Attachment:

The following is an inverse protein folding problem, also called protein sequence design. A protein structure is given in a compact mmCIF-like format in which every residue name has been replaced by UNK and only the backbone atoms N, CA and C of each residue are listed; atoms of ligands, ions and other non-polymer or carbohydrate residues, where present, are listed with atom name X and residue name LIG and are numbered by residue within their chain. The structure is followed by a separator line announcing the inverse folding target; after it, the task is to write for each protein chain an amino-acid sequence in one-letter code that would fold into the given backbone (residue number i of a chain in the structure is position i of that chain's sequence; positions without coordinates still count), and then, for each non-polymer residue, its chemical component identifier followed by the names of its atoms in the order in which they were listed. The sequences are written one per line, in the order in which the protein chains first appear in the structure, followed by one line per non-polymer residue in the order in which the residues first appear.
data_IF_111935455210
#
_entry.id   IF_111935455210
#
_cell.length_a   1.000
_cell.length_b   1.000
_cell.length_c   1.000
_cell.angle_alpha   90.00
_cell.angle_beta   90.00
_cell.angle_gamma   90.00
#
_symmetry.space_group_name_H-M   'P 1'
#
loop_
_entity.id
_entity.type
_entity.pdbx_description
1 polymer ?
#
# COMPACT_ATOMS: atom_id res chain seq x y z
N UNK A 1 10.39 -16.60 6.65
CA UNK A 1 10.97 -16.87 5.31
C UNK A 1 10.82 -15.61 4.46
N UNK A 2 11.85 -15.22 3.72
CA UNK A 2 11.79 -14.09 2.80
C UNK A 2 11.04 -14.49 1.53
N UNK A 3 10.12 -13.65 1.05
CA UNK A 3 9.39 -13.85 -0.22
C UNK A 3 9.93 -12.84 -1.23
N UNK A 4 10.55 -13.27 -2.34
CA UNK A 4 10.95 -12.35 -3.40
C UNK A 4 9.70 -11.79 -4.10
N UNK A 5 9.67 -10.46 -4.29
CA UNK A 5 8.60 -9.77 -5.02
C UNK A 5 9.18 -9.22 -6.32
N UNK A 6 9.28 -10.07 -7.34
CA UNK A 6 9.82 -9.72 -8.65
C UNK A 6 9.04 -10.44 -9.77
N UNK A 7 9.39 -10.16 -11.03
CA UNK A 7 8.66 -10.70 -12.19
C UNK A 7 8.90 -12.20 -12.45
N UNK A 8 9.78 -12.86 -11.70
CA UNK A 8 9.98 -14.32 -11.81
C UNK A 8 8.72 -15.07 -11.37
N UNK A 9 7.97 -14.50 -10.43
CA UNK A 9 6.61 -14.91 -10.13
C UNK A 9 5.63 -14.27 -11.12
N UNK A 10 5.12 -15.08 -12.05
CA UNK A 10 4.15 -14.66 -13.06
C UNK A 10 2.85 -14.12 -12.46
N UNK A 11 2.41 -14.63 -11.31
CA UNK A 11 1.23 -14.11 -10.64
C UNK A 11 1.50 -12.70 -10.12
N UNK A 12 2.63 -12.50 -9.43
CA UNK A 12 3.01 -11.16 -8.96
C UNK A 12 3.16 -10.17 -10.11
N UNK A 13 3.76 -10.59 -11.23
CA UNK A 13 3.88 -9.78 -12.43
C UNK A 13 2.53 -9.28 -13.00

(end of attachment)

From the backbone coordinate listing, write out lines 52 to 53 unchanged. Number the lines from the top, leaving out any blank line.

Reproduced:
N UNK A 11 2.41 -14.63 -11.31
CA UNK A 11 1.23 -14.11 -10.64